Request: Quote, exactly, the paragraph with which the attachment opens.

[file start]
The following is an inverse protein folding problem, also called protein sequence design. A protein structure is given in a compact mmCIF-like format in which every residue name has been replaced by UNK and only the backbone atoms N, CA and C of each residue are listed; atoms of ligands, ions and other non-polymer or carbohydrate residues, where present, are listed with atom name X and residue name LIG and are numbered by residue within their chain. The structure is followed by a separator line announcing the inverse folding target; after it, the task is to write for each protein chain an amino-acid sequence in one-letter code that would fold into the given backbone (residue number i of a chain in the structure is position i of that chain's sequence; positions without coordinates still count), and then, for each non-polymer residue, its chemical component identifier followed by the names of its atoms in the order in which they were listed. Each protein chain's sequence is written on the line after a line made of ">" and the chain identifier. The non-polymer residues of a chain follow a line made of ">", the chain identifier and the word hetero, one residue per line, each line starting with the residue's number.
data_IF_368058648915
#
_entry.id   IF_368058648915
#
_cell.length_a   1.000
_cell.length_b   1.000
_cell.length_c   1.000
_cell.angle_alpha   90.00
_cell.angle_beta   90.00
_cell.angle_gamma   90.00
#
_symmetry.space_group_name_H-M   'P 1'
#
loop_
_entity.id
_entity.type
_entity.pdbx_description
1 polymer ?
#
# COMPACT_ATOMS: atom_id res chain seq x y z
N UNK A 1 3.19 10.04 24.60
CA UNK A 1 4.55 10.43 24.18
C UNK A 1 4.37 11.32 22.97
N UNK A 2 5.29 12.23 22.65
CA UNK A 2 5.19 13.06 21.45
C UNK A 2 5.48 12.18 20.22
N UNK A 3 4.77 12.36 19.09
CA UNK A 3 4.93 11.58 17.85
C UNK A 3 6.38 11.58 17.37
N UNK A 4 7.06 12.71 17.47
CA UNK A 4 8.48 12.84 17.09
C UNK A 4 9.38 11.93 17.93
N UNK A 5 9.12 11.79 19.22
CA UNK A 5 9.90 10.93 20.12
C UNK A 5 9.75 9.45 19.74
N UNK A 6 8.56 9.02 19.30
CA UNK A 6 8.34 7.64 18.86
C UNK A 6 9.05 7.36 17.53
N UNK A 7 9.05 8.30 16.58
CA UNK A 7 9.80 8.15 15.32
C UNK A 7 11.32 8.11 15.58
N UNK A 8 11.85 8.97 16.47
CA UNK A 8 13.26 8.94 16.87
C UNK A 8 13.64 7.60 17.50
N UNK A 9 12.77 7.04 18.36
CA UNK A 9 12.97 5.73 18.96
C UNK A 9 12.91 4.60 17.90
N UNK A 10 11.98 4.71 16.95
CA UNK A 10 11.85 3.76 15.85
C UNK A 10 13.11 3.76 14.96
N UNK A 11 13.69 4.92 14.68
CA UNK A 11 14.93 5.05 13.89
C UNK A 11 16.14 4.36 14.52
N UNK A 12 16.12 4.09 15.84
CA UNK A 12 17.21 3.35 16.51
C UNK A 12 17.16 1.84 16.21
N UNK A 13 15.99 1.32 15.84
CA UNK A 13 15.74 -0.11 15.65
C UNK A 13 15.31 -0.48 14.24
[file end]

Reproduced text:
The following is an inverse protein folding problem, also called protein sequence design. A protein structure is given in a compact mmCIF-like format in which every residue name has been replaced by UNK and only the backbone atoms N, CA and C of each residue are listed; atoms of ligands, ions and other non-polymer or carbohydrate residues, where present, are listed with atom name X and residue name LIG and are numbered by residue within their chain. The structure is followed by a separator line announcing the inverse folding target; after it, the task is to write for each protein chain an amino-acid sequence in one-letter code that would fold into the given backbone (residue number i of a chain in the structure is position i of that chain's sequence; positions without coordinates still count), and then, for each non-polymer residue, its chemical component identifier followed by the names of its atoms in the order in which they were listed. Each protein chain's sequence is written on the line after a line made of ">" and the chain identifier. The non-polymer residues of a chain follow a line made of ">", the chain identifier and the word hetero, one residue per line, each line starting with the residue's number.